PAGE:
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Hi, I’m Jessica, a Developer Advocate on the Facebook Open Source team. In this blog, I’ll take you behind the scenes to show you how Facebook supports and sustains our open source products – specifically PyTorch, an open source deep learning library. With every new release version, PyTorch pushes out new features, updates existing ones, and adds documentation and tutorials that cover how to implement these new changes.

On May 5, 2020, PyTorch released improvements to Tutorials homepage with new content and a fresh usability experience out into the world (see the Twitter thread) for the community. We introduced keyword based search tags and a new recipes format (bite-sized, ready-to-deploy examples) and more clearly highlighted helpful resources, which resulted in the fresh homepage style you see today.

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As the framework grows with each release, we’re continuously collaborating with our community to not only create more learning content, but also make learning the content easier.

What Changed

The tutorials refresh project focused on re-envisioning the learning experience by updating the UX and updating the learning content itself.

Our 3 major goals for the refresh were:

  • Reduce blocks of text and make it easy for users to find important resources (e.g. PyTorch Cheat Sheet, New to PyTorch tutorials)
  • Improve discoverability of relevant tutorials and surface more information for users to know about the available tutorial content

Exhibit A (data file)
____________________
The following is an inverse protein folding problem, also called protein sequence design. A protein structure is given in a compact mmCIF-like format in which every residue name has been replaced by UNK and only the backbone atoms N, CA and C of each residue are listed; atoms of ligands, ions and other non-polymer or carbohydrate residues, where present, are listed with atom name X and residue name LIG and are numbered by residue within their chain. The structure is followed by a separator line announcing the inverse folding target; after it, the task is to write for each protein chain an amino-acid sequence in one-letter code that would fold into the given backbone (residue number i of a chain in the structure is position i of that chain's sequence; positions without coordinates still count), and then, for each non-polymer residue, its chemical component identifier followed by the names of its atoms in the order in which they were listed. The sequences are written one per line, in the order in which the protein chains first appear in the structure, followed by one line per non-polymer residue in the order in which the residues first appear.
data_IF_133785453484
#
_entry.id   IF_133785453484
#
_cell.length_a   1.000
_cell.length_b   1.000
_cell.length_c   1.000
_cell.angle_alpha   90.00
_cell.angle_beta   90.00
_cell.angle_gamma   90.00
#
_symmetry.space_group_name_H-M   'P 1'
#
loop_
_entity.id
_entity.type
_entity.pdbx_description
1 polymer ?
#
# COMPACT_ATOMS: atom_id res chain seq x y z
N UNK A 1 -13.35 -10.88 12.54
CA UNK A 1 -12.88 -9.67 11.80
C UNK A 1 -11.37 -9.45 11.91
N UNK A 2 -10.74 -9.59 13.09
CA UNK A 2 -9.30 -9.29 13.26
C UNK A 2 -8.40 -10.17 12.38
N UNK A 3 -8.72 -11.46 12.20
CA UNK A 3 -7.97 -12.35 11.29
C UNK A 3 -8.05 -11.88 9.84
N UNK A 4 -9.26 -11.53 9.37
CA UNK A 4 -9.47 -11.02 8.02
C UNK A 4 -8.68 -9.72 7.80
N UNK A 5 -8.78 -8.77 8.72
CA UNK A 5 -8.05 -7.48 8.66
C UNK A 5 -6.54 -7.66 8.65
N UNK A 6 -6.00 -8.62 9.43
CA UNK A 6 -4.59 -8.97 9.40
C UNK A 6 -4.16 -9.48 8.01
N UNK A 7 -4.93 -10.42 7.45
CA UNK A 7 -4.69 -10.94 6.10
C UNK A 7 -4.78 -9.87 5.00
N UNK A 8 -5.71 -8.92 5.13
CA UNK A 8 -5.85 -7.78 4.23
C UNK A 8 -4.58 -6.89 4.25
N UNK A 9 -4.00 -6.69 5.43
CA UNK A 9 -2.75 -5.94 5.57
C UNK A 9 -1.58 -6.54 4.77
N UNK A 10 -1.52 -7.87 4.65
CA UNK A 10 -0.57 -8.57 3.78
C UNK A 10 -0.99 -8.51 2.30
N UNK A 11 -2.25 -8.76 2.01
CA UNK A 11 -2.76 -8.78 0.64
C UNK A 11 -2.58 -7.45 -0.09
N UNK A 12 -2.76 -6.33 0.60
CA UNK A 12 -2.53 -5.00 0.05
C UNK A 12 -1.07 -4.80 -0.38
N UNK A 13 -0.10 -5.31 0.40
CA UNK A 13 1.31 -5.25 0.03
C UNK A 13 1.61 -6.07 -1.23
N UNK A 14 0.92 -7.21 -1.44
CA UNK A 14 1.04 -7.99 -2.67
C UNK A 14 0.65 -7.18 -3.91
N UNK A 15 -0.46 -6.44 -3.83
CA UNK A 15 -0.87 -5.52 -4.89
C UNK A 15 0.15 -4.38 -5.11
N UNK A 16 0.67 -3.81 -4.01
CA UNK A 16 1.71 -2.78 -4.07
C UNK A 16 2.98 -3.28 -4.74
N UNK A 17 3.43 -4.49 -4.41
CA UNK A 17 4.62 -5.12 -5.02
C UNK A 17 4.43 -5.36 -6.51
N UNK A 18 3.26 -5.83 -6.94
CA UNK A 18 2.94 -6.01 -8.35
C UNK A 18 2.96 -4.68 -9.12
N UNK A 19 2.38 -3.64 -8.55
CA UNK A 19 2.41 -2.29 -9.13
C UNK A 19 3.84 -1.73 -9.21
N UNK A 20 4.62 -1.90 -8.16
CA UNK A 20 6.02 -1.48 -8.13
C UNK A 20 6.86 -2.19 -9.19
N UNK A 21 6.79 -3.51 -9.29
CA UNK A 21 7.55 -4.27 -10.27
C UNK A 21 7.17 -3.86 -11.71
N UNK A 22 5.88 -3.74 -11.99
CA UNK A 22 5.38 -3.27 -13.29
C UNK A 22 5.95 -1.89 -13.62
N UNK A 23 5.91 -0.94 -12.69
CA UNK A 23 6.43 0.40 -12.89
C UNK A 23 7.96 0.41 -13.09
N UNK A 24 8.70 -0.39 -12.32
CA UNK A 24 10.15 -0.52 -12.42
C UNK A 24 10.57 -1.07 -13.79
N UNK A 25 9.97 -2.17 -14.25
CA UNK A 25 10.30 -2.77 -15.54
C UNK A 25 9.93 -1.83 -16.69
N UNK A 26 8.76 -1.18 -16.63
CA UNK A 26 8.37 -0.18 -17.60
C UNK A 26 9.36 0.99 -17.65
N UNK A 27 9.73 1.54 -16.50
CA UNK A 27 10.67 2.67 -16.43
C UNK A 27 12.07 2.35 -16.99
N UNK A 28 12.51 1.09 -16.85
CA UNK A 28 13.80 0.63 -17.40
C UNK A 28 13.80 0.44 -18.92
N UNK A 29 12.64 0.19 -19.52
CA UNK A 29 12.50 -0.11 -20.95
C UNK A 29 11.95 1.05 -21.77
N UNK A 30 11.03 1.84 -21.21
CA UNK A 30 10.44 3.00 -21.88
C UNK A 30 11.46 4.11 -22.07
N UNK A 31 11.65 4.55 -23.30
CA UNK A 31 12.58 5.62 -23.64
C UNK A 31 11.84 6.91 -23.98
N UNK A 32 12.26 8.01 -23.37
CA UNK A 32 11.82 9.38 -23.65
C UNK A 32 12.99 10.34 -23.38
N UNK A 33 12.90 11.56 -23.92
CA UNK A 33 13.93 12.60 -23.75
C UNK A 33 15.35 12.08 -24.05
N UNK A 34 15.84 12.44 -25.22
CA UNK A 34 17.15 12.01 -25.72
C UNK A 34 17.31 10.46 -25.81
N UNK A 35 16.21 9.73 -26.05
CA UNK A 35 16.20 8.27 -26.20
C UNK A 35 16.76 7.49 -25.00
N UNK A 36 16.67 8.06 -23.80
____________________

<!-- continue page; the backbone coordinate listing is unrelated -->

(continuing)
• Create content that allows users to quickly learn and deploy commonly used code snippets

And we addressed these goals by:

  • Adding callout blocks with direct links to highlight important resource such as the beginner tutorial, the PyTorch Cheat Sheet and new recipes
  • Adding filterable tags to help users easily find relevant tutorials; and formatting the tutorials cards with summaries so users know what to expect without having to click in
  • Creating a new learning format, Recipes, and 15 brand new recipes covering some of the most popular PyTorch topics such as interpretability and quantization as well as basics such as how to load data in PyTorch
  • In summary:

Goals

Implementation

Reduce blocks of text and make it easy for users to find important resources (e.g. PyTorch Cheat Sheet, New to PyTorch tutorials)

Add callouts with direct links to highlight important resources

Improve discoverability of relevant tutorials and surface more information for users to know about the available tutorial content

Add filterable tags to help users easily find relevant tutorials. Reformat tutorial cards with summaries so users know what to expect

Create content that allow users to quickly learn and deploy commonly used code snippets

Create a new learning format – Recipes. These are bite-sized, actionable examples of how to use specific Pytorch features, different from our previous full-length tutorials

Why We Made These Changes

Now, what drove these changes? These efforts were driven by feedback from the community; two sources of feedback were the UX research study and direct community interactions:

  • UX Research study – Earlier in 2020, we conducted a UX research study of our website in collaboration with the Facebook UX Research team to understand how our developer community is using the website and evaluate ways we can improve it to better meet their needs
  • In-person events and online feedback – The team gathered community feedback about existing tutorials to help identify learning gaps.

We used these channels of input to fuel revisioning our learning experience.

Rethinking the Learning Experience

Given the feedback from the UX Research study and the in-person workshop, we went back and rethought the current learning experience.

  • 3 levels
    PyTorch Tutorials Refresh - Behind the Scenes